Moving words around until they start to sing; inventing other lives; surprising myself; shutting myself away and (literally or metaphorically) curving my arm around the page to write and write and write and perfect before letting the words out to the world.

I love what comes after the writing, too; that once my novel is out in the world, what I intended as its meaning is irrelevant — it comes down to what the text says to a reader, and how the reader receives it. I love the idea that there are readings of the book that I haven’t foreseen (or consciously invited, or intended), and that it has a life beyond and without me.

What do you put off doing when you sit down at your desk?

Housework (happily). Gardening (wistfully). Socialising (guiltily). Television/DVDs (smugly). Reading (mournfully).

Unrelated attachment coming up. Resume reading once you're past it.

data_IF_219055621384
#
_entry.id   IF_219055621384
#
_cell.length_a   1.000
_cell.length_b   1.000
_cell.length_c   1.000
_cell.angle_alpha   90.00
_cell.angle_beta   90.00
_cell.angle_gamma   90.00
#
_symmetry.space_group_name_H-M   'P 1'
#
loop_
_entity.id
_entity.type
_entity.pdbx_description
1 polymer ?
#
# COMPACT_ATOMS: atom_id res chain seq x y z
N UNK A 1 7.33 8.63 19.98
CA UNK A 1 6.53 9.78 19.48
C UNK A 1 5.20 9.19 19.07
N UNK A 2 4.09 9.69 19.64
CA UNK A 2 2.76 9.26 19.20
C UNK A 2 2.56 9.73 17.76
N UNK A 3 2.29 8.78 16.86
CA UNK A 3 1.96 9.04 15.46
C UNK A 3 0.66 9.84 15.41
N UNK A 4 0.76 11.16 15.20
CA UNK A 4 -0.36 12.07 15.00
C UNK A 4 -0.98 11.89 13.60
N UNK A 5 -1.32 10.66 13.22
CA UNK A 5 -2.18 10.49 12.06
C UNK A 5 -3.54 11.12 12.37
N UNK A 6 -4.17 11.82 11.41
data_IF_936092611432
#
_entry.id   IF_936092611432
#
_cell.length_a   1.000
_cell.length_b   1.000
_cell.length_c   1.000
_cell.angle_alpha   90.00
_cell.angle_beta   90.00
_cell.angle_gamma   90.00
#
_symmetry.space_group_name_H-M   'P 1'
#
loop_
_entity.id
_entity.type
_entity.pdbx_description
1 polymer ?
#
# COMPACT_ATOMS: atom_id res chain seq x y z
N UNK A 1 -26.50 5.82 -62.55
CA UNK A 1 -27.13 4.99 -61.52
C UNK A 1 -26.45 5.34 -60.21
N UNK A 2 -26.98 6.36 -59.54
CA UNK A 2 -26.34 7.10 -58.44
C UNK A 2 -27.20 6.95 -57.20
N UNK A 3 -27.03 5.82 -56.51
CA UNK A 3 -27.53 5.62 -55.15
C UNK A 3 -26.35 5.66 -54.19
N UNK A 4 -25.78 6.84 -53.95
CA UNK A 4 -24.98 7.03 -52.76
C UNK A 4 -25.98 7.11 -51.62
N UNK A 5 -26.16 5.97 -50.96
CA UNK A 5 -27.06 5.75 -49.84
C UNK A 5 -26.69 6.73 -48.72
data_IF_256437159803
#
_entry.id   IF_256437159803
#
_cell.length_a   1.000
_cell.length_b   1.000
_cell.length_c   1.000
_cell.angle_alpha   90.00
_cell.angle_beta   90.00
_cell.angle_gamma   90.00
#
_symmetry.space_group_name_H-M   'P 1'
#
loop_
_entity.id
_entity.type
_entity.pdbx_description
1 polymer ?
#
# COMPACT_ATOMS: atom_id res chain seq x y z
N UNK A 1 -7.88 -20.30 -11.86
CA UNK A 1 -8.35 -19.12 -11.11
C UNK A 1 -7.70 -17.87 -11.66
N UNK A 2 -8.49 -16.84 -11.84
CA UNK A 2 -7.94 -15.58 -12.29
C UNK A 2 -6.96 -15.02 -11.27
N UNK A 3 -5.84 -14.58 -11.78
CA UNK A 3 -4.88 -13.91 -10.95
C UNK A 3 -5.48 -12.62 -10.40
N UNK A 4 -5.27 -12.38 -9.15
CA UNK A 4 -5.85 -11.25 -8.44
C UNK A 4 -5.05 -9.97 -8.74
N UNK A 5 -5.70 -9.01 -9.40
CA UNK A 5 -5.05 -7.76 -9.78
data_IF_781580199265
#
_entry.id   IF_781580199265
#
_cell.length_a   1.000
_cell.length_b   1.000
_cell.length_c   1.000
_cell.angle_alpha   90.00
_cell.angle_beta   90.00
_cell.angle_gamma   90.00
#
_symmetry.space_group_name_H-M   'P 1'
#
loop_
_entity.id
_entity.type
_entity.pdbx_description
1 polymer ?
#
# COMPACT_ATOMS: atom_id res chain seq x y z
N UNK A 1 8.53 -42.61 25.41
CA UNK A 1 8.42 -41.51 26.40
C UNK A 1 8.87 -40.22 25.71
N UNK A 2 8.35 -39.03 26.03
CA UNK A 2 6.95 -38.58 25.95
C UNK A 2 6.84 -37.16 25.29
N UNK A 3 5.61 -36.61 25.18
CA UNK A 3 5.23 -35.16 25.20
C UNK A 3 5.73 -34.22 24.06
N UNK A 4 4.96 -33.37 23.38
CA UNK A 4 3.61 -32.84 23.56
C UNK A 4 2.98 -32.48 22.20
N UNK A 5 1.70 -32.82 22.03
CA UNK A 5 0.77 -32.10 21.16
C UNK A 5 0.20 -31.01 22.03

How did you go about getting the book published?

It was a long, long road. When I finished the first polished draft of the novel, I didn’t  — I still don’t — have an agent and I knew that, without one, I needed to rely on my contacts, and/or submit it to the few publishers that will still accept unsolicited manuscripts directly from authors. Several of the publishers I fancied fell within that set, so I thought I’d give it a go without an agent.

So I sent that finished, but early, draft of the novel to a New Zealand publisher who I’d been in touch with over the years, and who’d been keen to see a novel from me. They knocked it back. I was devastated, even though I’d been pretty sure that the novel I’d written wasn’t the novel they were looking for from me, and even though I knew the novel needed more work, and wasn’t yet the best it could be. In that devastated, desolate, rejected state, I fired the MS off in a mad hurry — as it was, still needing work — to the slush pile of an Australian publisher. That rejection, when it came, hurt less. I pulled my head in, paused, took a breath.